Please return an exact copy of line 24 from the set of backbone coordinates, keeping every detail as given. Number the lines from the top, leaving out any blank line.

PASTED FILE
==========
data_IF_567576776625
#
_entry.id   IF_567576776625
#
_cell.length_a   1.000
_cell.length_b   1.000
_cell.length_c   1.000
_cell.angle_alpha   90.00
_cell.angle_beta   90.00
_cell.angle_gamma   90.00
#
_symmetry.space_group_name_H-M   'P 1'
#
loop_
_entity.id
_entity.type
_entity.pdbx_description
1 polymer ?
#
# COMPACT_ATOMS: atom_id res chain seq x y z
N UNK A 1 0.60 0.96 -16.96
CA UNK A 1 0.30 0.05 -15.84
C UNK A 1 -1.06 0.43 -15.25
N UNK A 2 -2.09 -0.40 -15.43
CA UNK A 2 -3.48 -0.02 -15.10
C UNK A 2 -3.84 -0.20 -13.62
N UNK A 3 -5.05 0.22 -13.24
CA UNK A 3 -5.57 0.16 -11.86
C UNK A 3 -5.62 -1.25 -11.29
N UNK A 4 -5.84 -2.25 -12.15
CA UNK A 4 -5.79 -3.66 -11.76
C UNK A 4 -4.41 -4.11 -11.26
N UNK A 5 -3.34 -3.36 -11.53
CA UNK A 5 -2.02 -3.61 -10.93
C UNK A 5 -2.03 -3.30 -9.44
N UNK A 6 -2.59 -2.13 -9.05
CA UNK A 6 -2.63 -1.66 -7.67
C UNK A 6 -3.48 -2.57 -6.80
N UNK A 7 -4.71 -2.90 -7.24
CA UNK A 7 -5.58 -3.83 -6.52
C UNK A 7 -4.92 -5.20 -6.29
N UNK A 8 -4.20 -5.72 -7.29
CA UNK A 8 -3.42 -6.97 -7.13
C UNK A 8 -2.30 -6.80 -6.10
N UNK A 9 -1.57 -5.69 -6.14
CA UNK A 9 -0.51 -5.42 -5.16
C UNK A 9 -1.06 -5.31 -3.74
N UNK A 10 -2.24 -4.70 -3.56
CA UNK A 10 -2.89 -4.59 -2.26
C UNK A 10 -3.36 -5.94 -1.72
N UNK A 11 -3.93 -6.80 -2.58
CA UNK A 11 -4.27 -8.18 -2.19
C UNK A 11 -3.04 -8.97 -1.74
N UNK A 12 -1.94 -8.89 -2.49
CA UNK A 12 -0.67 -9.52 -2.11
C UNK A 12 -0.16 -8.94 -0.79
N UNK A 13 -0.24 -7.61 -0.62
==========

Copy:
N UNK A 2 -2.09 -0.40 -15.43